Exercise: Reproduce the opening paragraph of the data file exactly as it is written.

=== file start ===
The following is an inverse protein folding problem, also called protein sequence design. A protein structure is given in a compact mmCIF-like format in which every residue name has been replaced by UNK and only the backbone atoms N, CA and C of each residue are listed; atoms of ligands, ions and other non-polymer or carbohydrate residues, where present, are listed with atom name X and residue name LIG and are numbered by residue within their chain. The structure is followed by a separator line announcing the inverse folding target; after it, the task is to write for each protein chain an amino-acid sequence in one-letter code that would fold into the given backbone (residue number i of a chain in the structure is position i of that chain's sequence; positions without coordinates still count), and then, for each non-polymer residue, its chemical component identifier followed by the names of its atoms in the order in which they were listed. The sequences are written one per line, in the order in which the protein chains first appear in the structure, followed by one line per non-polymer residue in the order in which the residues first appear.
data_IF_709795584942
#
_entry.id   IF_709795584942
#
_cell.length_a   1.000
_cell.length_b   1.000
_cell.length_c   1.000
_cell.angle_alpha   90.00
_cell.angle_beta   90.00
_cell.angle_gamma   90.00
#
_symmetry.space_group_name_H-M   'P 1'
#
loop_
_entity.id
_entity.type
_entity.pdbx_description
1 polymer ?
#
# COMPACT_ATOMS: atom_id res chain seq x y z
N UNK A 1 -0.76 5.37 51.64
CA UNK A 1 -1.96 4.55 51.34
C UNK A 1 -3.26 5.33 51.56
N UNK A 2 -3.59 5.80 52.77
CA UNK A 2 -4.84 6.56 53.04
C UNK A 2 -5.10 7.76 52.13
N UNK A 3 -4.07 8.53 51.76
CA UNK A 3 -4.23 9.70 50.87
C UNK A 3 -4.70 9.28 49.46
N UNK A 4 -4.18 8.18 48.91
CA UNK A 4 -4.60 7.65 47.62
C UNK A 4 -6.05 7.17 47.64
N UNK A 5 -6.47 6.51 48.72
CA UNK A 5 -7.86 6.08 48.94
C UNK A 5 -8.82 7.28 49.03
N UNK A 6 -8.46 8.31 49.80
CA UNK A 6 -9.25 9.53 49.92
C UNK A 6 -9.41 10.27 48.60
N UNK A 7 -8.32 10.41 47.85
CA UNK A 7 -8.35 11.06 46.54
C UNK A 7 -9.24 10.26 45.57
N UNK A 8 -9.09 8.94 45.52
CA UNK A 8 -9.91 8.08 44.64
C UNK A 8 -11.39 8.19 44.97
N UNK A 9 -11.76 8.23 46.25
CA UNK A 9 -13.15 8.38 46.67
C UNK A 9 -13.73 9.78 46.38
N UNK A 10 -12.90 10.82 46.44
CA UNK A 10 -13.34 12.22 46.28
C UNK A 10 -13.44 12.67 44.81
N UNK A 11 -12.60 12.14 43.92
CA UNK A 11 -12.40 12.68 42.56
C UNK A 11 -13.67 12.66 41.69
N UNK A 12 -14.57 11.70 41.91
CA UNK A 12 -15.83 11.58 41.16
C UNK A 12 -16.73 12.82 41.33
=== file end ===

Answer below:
The following is an inverse protein folding problem, also called protein sequence design. A protein structure is given in a compact mmCIF-like format in which every residue name has been replaced by UNK and only the backbone atoms N, CA and C of each residue are listed; atoms of ligands, ions and other non-polymer or carbohydrate residues, where present, are listed with atom name X and residue name LIG and are numbered by residue within their chain. The structure is followed by a separator line announcing the inverse folding target; after it, the task is to write for each protein chain an amino-acid sequence in one-letter code that would fold into the given backbone (residue number i of a chain in the structure is position i of that chain's sequence; positions without coordinates still count), and then, for each non-polymer residue, its chemical component identifier followed by the names of its atoms in the order in which they were listed. The sequences are written one per line, in the order in which the protein chains first appear in the structure, followed by one line per non-polymer residue in the order in which the residues first appear.